- Is there one song in the Christmas cabaret that’s your favorite?
My all-time favorite is “The Christmas Song,” but this year it’s “Be Aware,” written by Burt Bacharach and Hal David. It’s not even a Christmas song, but it’s in the show because I love the message.
- Is there any one song you perform in any of your shows that best expresses who you are as a person or an artist?
That’s a good question. I would have to say “Home” from The Wiz, because it was my introduction to the theater.
- What do you miss most about having a live in-house audience?
The live reaction. That live energy. That’s what we feed off of as performers.
- What’s the best thing about going virtual?
Specifically with the Christmas shows, I would usually do six shows a week, with 200 people a night, so it’s a limited audience. This way, with streaming it online, people around the world can see the show. I’ve already heard from fans in Japan and Europe and other places, who are happy to get to see this year’s special concert.
- Who or what have been the biggest inspirations in your career and on your style?
I would say, on a larger scale, Sidney Poitier, Paul Robeson, Sammy Davis Jr., Johnny Mathis. But on a more personal scale, my manager Jeremy Katz has been a big supporter of my career from the beginning, and Richard Jay-Alexander, who directs my shows, has had a huge influence on my style and the message we want to put out there.
- What do you love most about the holidays?
This time of year, people – even if they don’t like you! – tend to be in a good mood. The holidays soften people emotionally, psychologically, spiritually. People are much nicer during this season.
- What’s on your Christmas list this year?
I’m not a big Christmas gift receiver in general, but I want to be able to connect with family and friends via Zoom or phone, to communicate, to laugh, and to share memories. I think that’s a beautiful thing.
- If you had a pet reindeer, what would you name it?
If female, Lizzie; if male, Eddie. I like the names. And I’ve said to myself, if I ever get a pet – I’d love to have a dog, but I travel too much – I would name him Eddie, since I’ve played three different characters named Eddie!
- Is there a role or a show that stands out as your most memorable professional experience to date?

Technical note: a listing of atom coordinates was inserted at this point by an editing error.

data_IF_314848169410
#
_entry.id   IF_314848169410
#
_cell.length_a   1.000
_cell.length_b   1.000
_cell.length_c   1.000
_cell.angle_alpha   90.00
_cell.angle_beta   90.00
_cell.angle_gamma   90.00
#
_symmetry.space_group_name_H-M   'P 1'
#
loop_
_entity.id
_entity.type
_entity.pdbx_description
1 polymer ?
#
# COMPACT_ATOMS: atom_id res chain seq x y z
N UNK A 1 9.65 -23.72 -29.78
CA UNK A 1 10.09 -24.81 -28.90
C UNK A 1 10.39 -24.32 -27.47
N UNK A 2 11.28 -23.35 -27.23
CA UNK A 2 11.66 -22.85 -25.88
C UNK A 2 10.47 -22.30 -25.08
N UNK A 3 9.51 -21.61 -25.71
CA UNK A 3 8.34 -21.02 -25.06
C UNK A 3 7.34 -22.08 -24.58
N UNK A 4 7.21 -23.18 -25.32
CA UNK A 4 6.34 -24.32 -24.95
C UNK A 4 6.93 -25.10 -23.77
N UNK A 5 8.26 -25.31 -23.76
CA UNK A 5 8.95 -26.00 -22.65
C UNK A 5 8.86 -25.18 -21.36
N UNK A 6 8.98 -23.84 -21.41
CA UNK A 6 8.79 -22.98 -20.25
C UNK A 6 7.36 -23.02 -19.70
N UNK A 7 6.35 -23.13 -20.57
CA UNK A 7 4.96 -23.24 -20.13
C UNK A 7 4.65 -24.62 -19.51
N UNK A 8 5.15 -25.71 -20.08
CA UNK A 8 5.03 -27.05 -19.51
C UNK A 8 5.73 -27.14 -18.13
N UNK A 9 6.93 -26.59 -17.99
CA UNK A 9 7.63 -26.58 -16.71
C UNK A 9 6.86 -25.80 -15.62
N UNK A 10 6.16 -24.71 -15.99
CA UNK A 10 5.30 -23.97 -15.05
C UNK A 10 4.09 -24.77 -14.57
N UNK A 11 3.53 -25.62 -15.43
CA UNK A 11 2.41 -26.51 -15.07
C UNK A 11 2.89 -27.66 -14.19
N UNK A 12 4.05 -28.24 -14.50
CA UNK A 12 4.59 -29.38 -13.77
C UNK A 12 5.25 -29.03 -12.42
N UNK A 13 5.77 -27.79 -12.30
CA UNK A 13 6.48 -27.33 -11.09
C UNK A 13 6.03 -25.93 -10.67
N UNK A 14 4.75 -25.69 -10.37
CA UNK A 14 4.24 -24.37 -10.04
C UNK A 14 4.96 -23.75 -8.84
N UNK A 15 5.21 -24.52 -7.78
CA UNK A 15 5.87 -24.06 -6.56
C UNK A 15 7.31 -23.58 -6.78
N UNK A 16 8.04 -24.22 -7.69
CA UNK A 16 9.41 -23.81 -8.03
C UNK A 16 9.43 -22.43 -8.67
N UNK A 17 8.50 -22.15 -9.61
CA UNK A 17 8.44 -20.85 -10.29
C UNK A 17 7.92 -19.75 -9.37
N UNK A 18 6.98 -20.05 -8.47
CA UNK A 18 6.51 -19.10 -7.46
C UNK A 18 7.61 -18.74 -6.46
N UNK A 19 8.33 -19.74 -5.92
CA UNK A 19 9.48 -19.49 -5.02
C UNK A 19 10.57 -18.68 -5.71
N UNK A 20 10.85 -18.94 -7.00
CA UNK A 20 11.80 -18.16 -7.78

I know this sounds like I’m trying not to answer the question, but all of them are special; they’re like my babies! I’m known for Phantom, Porgy, and Javert, but I have fond memories of each role I’ve done.
- How did you decide which songs to include on your Christmas album?
We – my director Richard Jay-Alexander, my musical director Joseph Joubert, and I – went back and forth, and decided at that point on the songs we did at 54 Below. But we also wanted to include ones that fit the theme and the spirit of the holidays, like “Bring Him Home” from Les Misérables and “Fever” – we stuck a little “Jingle Bells” in there to make it work! There are eighteen songs on the one-hour album, and they all fit.
- Have you made a New Year’s resolution?
This year, yes. I am definitely going to start eating more vegetarian style. Since the pandemic started, I’ve been cooking more at home, and I’ve been wanting to eat more fruits and vegetables. There are still times when I want a hamburger, but I think I’m going to do an 80/20 split towards a vegetarian diet.
- Have you ever kept your New Year’s resolutions?
I have! It’s been rare, but lately I’ve been pretty good about it.
- What’s your greatest wish for 2021?
For us to get past the pandemic in any way, shape, or form, whether it’s with a vaccine, or developing immunity, or, as with SARS, it just goes away.
Thanks, Norm, for sharing a fabulous 15 minutes with us; it was a pleasure to talk to you! All good wishes for the holidays, and with the show.